BARNESVILLE, MD - Horseback riding is a type of therapy used to help children suffering from a wide variety of disabilities.
A non-profit in Maryland uses the practice and is now looking to expand because of the success they've seen.
Ryan Dineen is gearing up for his 30 minute session of therapy.
The nine-year-old needs help saddling up to his "counselor," a horse named, Lady.
Pretty soon Ryan is trotting along, under the watchful eye of his parents.
"He has quadriplegic dystonic cerebral palsy which means he's affected in all four limbs and it affects his ability to speak and to walk," says Thomas Dineen, Ryans' father.
This therapeutic horseback riding program is called Circle of Hope. It uses animals as way to help children with disabilities grow stronger, mentally, physically and emotionally.
Horses like "Lady" go through a three-month trial period before going into the program. This is to make sure they have the temperant and the patience for the work.
After about a year in the program, Ryan can take control of the reins, with little help.
"I do it all by myself but I need a little bit of help outside," Ryan says.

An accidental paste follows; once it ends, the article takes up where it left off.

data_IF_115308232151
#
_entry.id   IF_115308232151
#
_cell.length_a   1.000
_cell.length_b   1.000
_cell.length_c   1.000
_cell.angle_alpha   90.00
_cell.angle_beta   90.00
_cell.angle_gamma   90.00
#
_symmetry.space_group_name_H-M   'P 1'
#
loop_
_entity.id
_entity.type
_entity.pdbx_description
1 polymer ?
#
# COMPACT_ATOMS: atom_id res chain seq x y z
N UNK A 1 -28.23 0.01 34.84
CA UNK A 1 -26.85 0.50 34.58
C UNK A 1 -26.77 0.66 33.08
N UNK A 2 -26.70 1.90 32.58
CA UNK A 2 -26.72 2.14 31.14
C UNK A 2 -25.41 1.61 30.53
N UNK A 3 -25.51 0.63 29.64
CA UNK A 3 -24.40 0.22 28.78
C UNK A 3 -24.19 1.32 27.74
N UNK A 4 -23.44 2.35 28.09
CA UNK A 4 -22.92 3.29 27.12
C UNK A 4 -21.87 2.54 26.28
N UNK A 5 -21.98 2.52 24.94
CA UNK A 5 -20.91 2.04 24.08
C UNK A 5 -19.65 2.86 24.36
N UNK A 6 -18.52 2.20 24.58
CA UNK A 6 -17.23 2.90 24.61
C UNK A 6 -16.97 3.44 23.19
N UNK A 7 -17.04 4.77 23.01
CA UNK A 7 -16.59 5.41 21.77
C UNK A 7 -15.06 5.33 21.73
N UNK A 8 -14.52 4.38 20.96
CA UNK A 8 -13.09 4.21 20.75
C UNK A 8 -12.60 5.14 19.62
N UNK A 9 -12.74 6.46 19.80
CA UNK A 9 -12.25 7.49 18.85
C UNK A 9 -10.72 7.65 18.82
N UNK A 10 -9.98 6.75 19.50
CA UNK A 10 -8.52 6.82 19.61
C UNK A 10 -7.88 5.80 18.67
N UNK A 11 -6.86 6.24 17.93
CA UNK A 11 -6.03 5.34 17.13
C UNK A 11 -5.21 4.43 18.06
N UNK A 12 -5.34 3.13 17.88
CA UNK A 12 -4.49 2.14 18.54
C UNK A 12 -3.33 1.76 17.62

Each stride of the thousand pound animal is bringing Ryan one step closer to walking on his own.
"She gives to him is movements that helps his muscles relax and helps him control his balance and develops his core strength," says Lesley Shear, director and founder of Circle of Hope.
"To see him when he gets on the horse, you can see that he lights up," says Thomas. "He has a real desire inside of him to run and to be like every kid out there.
It's a goal that now seems more attainable because of a special bond between a boy and his horse.
Dozens of kids like Ryan participate in the program, which is partially paid for by Circle of Hope. The organization is holding a Walk-A-Thon, to help raise money for the program on May 8th.
Click here for more information on the Walk-A-Thon.
Click here for more information on Circle of Hope.